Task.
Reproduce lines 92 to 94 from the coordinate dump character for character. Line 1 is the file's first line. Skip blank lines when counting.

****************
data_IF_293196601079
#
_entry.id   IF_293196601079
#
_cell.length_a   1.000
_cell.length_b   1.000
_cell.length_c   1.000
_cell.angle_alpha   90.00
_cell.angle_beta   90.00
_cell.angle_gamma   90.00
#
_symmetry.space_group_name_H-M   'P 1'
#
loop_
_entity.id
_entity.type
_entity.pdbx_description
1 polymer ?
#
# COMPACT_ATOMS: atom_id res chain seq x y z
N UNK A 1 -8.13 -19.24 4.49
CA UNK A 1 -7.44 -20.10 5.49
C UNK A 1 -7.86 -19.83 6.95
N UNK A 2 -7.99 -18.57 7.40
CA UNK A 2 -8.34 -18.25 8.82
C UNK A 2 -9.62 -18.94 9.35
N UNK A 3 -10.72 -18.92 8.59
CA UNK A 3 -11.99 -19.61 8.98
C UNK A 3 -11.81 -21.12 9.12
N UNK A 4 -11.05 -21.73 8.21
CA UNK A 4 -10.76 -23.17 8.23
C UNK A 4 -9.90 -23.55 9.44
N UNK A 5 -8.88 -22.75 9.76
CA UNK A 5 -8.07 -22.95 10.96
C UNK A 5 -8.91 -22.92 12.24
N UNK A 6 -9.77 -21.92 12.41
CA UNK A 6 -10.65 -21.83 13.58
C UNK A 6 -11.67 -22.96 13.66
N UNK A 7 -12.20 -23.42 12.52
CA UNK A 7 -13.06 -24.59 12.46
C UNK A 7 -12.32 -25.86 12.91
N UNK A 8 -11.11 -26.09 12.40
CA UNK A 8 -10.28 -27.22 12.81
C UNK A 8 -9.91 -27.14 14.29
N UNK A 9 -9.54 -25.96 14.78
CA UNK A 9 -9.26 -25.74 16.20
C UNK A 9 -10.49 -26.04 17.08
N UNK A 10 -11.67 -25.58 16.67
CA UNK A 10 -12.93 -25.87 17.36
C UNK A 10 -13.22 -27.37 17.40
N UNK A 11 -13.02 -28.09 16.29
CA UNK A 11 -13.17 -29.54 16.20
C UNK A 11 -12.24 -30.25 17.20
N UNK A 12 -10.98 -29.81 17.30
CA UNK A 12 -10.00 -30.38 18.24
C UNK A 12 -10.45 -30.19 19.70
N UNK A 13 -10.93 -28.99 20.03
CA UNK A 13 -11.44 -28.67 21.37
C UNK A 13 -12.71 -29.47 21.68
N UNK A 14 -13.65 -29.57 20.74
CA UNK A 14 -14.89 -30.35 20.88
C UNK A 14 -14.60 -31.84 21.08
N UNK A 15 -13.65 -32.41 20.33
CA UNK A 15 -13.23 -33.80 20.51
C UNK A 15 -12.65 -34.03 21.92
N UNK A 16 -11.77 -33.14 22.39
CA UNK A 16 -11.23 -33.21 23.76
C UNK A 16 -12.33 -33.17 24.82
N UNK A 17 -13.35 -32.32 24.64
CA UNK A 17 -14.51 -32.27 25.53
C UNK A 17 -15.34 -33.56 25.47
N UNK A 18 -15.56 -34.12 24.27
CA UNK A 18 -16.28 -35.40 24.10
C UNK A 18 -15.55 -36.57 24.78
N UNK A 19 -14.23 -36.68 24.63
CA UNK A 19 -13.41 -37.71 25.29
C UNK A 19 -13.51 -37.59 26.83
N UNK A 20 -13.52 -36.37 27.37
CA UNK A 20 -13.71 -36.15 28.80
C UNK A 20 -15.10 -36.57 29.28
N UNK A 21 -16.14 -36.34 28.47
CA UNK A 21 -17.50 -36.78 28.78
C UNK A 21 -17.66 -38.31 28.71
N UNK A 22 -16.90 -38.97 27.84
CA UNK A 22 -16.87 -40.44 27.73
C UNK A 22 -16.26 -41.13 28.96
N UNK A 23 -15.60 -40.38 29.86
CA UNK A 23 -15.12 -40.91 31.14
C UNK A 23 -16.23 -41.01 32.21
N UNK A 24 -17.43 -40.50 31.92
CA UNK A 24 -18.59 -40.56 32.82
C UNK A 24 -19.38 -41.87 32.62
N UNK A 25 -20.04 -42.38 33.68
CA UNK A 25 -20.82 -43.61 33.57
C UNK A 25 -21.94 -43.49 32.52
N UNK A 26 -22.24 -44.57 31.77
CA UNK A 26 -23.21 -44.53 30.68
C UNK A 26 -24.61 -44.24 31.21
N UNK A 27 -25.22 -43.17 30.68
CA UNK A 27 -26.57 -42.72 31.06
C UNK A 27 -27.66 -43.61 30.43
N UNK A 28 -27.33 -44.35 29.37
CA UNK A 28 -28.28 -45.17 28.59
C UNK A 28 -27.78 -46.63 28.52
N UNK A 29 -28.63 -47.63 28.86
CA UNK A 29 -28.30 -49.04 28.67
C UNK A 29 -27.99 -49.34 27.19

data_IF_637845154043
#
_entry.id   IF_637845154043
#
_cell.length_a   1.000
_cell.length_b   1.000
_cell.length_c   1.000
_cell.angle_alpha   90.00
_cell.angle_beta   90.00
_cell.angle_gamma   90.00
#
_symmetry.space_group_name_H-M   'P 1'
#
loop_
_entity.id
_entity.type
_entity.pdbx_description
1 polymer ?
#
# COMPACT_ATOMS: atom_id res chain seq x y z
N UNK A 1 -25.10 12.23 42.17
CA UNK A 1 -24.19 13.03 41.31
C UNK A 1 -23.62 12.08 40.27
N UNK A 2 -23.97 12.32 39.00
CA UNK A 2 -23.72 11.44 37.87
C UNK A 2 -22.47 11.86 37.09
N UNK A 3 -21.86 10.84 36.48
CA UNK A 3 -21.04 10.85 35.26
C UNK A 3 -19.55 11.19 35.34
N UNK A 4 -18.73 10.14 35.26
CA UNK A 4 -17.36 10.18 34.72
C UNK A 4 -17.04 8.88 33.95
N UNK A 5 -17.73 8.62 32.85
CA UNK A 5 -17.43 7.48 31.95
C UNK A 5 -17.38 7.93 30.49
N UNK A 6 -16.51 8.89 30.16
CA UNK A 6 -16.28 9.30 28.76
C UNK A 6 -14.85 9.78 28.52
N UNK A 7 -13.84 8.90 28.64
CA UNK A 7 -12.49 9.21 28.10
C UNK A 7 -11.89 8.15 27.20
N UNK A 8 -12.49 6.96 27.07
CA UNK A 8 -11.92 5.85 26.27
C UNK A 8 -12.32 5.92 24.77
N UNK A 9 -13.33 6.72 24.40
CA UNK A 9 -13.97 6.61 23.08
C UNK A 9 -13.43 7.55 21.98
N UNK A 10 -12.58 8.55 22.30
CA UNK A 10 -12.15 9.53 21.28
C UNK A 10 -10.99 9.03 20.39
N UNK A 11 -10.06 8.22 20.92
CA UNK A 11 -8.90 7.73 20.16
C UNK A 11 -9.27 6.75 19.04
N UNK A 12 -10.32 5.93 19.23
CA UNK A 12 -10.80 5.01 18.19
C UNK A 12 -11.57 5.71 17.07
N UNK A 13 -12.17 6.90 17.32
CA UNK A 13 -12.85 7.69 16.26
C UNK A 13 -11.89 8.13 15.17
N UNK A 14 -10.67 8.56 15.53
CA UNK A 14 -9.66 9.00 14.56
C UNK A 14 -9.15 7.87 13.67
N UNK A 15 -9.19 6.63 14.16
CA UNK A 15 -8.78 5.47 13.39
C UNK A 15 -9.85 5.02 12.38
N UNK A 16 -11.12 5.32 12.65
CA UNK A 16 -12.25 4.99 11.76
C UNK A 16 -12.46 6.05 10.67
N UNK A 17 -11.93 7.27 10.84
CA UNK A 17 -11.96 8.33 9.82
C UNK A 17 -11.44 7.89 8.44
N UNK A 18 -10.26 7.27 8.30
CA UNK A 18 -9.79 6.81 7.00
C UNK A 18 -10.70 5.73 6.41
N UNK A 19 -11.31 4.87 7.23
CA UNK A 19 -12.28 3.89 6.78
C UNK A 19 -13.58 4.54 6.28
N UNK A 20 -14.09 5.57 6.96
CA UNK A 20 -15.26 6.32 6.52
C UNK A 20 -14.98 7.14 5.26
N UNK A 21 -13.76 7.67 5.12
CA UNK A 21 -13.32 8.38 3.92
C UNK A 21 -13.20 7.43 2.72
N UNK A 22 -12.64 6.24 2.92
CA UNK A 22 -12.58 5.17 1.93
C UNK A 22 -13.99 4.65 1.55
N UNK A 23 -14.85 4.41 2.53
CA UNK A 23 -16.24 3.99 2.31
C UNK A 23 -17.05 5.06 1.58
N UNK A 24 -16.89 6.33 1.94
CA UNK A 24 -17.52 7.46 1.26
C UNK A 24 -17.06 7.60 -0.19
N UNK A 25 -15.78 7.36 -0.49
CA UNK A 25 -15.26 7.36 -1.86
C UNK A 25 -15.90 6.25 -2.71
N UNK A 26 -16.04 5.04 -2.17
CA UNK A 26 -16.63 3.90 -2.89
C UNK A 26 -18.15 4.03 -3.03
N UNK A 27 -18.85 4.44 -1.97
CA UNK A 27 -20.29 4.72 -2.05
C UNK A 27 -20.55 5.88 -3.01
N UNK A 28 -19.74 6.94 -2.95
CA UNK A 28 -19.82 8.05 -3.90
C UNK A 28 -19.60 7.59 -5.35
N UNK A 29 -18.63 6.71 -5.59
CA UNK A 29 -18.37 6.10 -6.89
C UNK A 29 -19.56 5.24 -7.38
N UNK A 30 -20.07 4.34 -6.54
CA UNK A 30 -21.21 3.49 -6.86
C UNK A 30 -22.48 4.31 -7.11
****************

C UNK A 24 -19.38 -41.87 32.62
N UNK A 25 -20.04 -42.38 33.68
CA UNK A 25 -20.82 -43.61 33.57